How Powerful Are A President’s Words?

Andrew Sullivan —  May 25 2012 @ 12:21pm

Jonathan Bernstein pours cold water on the Maryland poll showing a big uptick in black support for marriage equality:

[I]t’s not exactly that Obama influenced black opinions, would be my guess. It’s that African American voters who really don’t care very much one way or another about the marriage issue — but do consider themselves on Team Democrat — are now aware that marriage equality is the normal position of that team. Or, perhaps, that those who think of themselves (implicitly or explicitly) as Team Black now have a revised view of what that team’s position is. Or, perhaps, people who are on Team Church and Team Democrat now realize that those two are in conflict and they have to choose, while before they were getting only one signal.

John Sides insists that presidents generally can't move public opinion:

Obama’s potential leadership in this case doesn’t suggest presidents have broad persuasive powers.  If Obama’s endorsement of same-sex marriage did shift the views of some African-Americans, that is still a shift among only a minority of a minority of voters in, as far as we know, a single state.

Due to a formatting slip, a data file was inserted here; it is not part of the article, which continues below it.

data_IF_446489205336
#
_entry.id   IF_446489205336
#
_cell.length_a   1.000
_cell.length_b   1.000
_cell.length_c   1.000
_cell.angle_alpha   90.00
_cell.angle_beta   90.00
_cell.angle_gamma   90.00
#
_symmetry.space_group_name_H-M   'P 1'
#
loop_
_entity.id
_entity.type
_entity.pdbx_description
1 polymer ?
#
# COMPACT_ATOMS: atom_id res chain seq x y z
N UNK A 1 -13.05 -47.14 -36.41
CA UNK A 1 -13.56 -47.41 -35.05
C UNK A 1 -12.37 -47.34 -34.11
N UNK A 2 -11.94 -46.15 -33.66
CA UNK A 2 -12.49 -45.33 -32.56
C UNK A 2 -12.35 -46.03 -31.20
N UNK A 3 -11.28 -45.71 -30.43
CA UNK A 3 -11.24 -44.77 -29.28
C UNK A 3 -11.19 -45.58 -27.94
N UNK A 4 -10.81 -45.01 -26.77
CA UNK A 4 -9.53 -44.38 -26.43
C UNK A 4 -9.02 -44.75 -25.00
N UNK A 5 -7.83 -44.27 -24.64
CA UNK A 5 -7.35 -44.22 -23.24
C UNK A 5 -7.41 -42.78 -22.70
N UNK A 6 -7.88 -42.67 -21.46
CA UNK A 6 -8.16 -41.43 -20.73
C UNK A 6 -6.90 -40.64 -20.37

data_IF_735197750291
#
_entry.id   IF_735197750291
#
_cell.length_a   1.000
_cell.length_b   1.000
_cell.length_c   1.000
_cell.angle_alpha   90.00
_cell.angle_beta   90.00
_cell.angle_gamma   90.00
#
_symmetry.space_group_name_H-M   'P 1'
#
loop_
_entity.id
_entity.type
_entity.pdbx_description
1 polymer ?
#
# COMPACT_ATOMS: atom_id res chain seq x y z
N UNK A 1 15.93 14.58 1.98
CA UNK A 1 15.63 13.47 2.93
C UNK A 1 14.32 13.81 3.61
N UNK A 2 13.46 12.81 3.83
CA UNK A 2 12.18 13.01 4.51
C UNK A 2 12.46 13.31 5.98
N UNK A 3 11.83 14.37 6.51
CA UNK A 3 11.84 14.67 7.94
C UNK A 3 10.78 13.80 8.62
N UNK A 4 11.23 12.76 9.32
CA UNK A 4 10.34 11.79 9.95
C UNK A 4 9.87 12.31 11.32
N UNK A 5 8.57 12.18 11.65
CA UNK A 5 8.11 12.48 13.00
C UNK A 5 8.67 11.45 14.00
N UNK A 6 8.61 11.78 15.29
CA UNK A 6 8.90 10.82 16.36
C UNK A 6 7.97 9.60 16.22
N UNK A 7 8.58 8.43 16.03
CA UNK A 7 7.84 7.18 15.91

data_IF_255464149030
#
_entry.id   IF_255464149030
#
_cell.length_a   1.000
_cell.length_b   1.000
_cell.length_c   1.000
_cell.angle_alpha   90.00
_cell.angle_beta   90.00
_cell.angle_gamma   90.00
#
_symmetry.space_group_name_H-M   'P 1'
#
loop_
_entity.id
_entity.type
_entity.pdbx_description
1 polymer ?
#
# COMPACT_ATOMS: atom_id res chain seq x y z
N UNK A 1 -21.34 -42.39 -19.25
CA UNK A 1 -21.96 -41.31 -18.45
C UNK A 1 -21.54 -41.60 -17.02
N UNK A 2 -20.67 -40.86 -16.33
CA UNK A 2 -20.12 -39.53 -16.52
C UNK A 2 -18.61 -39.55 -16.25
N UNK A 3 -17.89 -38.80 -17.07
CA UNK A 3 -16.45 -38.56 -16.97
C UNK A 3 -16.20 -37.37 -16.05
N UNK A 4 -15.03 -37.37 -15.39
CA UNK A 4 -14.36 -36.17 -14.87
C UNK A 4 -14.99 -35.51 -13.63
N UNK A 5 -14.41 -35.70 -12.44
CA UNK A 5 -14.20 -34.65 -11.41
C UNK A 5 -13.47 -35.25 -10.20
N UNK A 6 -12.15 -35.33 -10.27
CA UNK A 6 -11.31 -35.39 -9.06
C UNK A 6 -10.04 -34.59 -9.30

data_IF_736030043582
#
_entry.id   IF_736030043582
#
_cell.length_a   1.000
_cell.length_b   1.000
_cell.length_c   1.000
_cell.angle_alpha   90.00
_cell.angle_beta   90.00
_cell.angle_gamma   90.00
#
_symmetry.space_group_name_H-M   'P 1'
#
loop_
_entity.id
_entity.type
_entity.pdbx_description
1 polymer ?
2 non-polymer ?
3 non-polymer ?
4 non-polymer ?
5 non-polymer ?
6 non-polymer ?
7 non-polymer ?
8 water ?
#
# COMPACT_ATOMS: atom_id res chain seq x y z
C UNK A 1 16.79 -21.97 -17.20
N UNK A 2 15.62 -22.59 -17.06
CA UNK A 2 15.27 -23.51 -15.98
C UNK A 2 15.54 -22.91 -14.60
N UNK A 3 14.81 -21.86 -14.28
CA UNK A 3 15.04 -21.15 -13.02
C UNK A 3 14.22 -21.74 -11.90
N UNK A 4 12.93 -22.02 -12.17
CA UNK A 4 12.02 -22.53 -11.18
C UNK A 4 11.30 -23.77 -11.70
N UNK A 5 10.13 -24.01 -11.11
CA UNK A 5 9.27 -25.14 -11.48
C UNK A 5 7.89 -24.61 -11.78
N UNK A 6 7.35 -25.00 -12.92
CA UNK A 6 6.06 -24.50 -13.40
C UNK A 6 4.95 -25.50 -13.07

Scott Lemieux agrees:

[A]ssuming arguendo that Obama’s position-taking has in fact increased support among African-Americans — this represents a fairly unusual political situation, in which 1) a stalwart part of the Democratic base 2) among which Obama is particularly popular has 3) a position that is in tension with much of the rest of the rest of the Democratic coalition 4) on a relatively low-priority issue for most voters 5) on which public opinion has been trending positively (including among African-Americans) anyway. It’s not like this kind of dramatic shift can be replicated in all that many other cases.

Adam Serwer adds:

Another factor here is that I think opposition to same-sex marriage among black Americans is wide, but for the most part not particularly deep. This is why black legislators who support same-sex marriage don't get punished at the polls.

Micah Cohen is wary of over-interpreting the poll:

First, polling has tended to overestimate support for same-sex marriage ballot referendums by about seven percentage points. In addition, the sample sizes for demographic subgroups like African-Americans are small, producing large margins of error. Moreover, voters who are newly converted to a candidate or cause may support only tenuously at first and may be persuaded to revert to their prior position.

Everyone got over their optimism now? Good.